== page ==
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Career and Education Opportunities for Chief Executive Officers in Wisconsin

Wisconsin has a population of 5,654,774, which has grown by 5.43% over the past 10 years. Nicknamed the "Badger State," its capital is Madison, though its largest city is Milwaukee.

There are currently 5,580 working chief executive officers in Wisconsin; this should shrink by 2% to 5,490 working chief executive officers in the state by 2016. This is not quite as good as the national trend for chief executive officers, which sees this job pool shrinking by about 1.4% over the next eight years. Chief executive officers generally determine and formulate policies and provide the overall direction of companies or private and public sector organizations within the guidelines set up by a board of directors or similar governing body.

A person working as a chief executive officer can expect to earn about $72 per hour or $151,610 yearly on average in Wisconsin and about $76 per hour or $158,560 per year on average in the U.S. as a whole. Incomes for chief executive officers are better than in the overall category of Computer and Operations in Wisconsin, and better than the overall Computer and Operations category nationally. Jobs in this field include: foreign service officer, highway commissioner, and classification and treatment director.

In 2008, there were a total of 3,619,782 jobs in Wisconsin. The average annual income was $37,770 in 2008, up from $36,990 the previous year. The unemployment rate in Wisconsin was 8.5% in 2009, which has grown by 3.7% since the previous year. Roughly 22.4% of Wisconsin residents have college degrees, which is lower than the national average.

The top industries in Wisconsin include dairy product manufacturing, cheese manufacturing, and converted paper product manufacturing. Notable tourist attractions include the A Hotcakes Gallery, the Charles Allis Art Museum, and the CAPT Frederick Pabst Mansion.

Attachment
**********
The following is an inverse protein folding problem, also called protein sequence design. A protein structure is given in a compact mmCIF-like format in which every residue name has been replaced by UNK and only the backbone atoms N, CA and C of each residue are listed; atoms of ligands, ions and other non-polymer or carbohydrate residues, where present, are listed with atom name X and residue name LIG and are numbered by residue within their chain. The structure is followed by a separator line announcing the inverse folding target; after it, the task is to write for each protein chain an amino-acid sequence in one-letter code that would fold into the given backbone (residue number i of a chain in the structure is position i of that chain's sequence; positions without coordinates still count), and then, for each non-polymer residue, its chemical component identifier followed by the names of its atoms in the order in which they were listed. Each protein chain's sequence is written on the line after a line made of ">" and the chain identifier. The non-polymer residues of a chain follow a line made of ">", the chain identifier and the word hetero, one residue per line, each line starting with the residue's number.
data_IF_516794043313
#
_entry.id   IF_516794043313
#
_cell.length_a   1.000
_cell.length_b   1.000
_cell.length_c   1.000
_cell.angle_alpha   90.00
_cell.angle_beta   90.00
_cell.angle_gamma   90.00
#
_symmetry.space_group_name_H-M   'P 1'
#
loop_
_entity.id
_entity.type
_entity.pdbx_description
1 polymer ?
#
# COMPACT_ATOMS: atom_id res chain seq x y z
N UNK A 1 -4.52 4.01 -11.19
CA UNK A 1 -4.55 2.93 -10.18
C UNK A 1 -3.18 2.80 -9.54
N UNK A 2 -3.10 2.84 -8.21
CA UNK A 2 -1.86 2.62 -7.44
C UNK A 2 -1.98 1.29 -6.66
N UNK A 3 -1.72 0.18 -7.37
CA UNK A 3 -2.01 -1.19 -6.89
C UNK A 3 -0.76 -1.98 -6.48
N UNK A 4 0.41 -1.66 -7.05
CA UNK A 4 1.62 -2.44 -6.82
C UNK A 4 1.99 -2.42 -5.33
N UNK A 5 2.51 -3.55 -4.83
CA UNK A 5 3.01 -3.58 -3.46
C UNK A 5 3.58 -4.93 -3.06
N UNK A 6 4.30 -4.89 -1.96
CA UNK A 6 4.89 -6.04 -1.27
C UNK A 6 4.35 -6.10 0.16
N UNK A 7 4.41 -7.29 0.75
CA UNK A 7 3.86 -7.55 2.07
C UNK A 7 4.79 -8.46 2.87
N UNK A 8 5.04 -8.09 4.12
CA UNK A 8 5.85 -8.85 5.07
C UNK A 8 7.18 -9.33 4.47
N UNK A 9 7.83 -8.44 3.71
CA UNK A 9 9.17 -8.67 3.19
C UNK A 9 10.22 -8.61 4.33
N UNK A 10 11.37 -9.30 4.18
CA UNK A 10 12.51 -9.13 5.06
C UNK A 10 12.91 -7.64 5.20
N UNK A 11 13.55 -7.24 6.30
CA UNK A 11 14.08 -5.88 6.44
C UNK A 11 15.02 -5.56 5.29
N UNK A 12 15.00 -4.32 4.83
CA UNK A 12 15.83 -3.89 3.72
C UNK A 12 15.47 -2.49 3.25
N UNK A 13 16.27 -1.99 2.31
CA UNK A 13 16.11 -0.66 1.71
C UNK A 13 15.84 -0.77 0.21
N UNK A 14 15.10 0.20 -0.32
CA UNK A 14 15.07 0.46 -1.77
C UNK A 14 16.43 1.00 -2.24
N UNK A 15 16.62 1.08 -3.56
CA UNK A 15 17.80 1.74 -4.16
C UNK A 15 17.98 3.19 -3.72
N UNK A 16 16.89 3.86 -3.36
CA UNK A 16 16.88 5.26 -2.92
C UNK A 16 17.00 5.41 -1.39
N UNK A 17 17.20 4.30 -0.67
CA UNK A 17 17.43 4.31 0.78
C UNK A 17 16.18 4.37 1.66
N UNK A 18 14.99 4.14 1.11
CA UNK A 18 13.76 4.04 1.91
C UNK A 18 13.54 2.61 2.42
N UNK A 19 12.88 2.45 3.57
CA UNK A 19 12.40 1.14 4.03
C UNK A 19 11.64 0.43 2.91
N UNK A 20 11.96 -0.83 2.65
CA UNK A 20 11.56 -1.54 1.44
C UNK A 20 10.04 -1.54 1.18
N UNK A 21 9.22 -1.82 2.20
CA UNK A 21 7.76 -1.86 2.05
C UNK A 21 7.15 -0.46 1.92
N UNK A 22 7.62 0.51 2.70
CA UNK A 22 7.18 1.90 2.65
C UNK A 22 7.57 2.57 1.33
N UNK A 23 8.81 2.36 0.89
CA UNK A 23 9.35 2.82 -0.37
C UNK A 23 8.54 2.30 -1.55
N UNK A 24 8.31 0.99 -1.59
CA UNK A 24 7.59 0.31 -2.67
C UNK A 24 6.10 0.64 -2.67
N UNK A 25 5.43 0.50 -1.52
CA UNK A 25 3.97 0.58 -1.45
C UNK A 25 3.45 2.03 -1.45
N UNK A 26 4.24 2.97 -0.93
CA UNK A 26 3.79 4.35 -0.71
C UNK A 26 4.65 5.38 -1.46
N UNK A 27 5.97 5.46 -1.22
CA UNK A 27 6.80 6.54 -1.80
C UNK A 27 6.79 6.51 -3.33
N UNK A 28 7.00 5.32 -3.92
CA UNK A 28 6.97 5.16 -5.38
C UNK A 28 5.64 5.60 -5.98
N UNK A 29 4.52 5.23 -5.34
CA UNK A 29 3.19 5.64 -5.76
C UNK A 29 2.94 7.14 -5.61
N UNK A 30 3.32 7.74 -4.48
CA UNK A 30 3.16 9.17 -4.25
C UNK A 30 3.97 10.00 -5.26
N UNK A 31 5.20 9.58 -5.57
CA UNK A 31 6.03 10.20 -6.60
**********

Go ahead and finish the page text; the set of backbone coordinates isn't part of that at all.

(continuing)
CITIES WITH Chief Executive Officer OPPORTUNITIES IN Wisconsin


JOB DESCRIPTION: Chief Executive Officer

In general, chief executive officers determine and formulate policies and provide the overall direction of companies or private and public sector organizations within the guidelines set up by a board of directors or similar governing body. They also plan, direct, or coordinate operational activities at the highest level of management with the help of subordinate executives and staff managers.

Every day, chief executive officers are expected to be able to speak clearly. They need to think through problems and come up with general rules. It is also important that they piece together evidence to, in some sense, diagnose what is going on in a situation.

Similar jobs with educational opportunities in Wisconsin include:

  • Academic Director. Plan, direct, or coordinate research, instructional, student administration and services, and other educational activities at postsecondary institutions, including universities, and junior and community colleges.
  • Administrator. Plan, direct, or coordinate supportive services of an organization, such as recordkeeping, mail distribution, telephone operator/receptionist, and other office support services. May oversee facilities planning and maintenance and custodial operations.